Modulation of spreading depression by changes in extracellular pH

J Neurophysiol. 2000 Nov;84(5):2449-57. doi: 10.1152/jn.2000.84.5.2449.


Spreading depression (SD) and related phenomena have been implicated in hypoxic-ischemic injury. In such settings, SD occurs in the presence of marked extracellular acidosis. SD itself can also generate changes in extracellular pH (pH(o)), including a pronounced early alkaline shift. In a hippocampal slice model, we investigated the effect of interstitial acidosis on the generation and propagation of SD in the CA1 stratum radiatum. In addition, a carbonic anhydrase inhibitor (benzolamide) was used to decrease buffering of the alkaline shift to investigate its role in the modulation of SD. pH(o) was lowered by a decrease in saline HCO(3)(-) (from 26 to 13 to 6.5 mM at 5% CO(2)), or by an increase in the CO(2) content (from 5 to 15% in 26 mM HCO(3)(-)). Recordings with pH microelectrodes revealed respective pHo values of 7.23 +/- 0. 13, 6.95 +/- 0.10, 6.67 +/- 0.09, and 6.97 +/- 0.12. The overall effect of acidosis was an increase in the threshold for SD induction, a decrease in velocity, and a shortened SD duration. This inhibition was most pronounced at the lowest pH(o) (in 6.5 mM HCO(3)(-)) where SD was often blocked. The effects of acidosis were reversible on return to control saline. Benzolamide (10 microM) caused an approximate doubling of the early alkaline shift to an amplitude of 0.3-0.4 U pH. The amplified alkalosis was associated with an increased duration and/or increased velocity of the wave. These effects were most pronounced in acidic media (13 mM HCO(3)(-)/5% CO(2)) where benzolamide increased the SD duration by 55 +/- 32%. The initial velocity (including time for induction) and propagation velocity (measured between distal electrodes) were enhanced by 35 +/- 25 and 26 +/- 16%, respectively. Measurements of [Ca(2+)](o) demonstrated an increase in duration of the Ca(2+) transient when the alkaline shift was amplified by benzolamide. The augmentation of SD caused by benzolamide was blocked in media containing the N-methyl-D-aspartate (NMDA) receptor antagonist DL-2-amino-5-phosphonovaleric acid. These data indicate that the induction and propagation of SD is inhibited by a fall in baseline pH characteristic of ischemic conditions and that the early alkaline shift can remove this inhibition by relieving the proton block on NMDA receptors. Under ischemic conditions, the intrinsic alkalosis may therefore enable SD and thereby contribute to NMDA receptor-mediated injury.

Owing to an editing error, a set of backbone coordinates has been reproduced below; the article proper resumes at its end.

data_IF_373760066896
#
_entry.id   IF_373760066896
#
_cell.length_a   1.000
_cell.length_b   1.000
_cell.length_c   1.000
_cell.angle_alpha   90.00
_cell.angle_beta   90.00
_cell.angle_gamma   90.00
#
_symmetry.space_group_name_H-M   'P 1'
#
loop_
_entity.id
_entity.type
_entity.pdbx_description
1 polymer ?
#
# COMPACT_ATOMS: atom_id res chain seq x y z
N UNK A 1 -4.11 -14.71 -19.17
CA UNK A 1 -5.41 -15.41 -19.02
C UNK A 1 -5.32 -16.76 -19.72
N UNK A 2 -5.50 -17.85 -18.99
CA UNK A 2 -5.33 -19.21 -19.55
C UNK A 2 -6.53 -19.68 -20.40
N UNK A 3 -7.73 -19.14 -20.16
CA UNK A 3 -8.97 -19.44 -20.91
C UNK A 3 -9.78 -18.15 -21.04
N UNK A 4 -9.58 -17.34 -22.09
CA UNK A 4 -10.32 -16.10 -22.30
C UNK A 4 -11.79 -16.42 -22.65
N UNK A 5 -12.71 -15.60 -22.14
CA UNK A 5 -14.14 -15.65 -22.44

Publication types

  • Research Support, U.S. Gov't, P.H.S.

MeSH terms

  • Acidosis / physiopathology*
  • Alkalosis / physiopathology*
  • Animals
  • Benzolamide / pharmacology
  • Bicarbonates / pharmacology
  • Calcium / metabolism
  • Carbon Dioxide / pharmacology
  • Carbonic Anhydrase Inhibitors / pharmacology
  • Convulsants / pharmacology
  • Cortical Spreading Depression / drug effects
  • Cortical Spreading Depression / physiology*
  • Extracellular Space / metabolism
  • Hippocampus / physiology*
  • Hydrogen-Ion Concentration*
  • Membrane Potentials / drug effects
  • Membrane Potentials / physiology
  • Organ Culture Techniques
  • Picrotoxin / pharmacology
  • Rats
  • Rats, Sprague-Dawley
  • Receptors, N-Methyl-D-Aspartate / physiology


  • Bicarbonates
  • Carbonic Anhydrase Inhibitors
  • Convulsants
  • Receptors, N-Methyl-D-Aspartate
  • Picrotoxin
  • Carbon Dioxide
  • Benzolamide
  • Calcium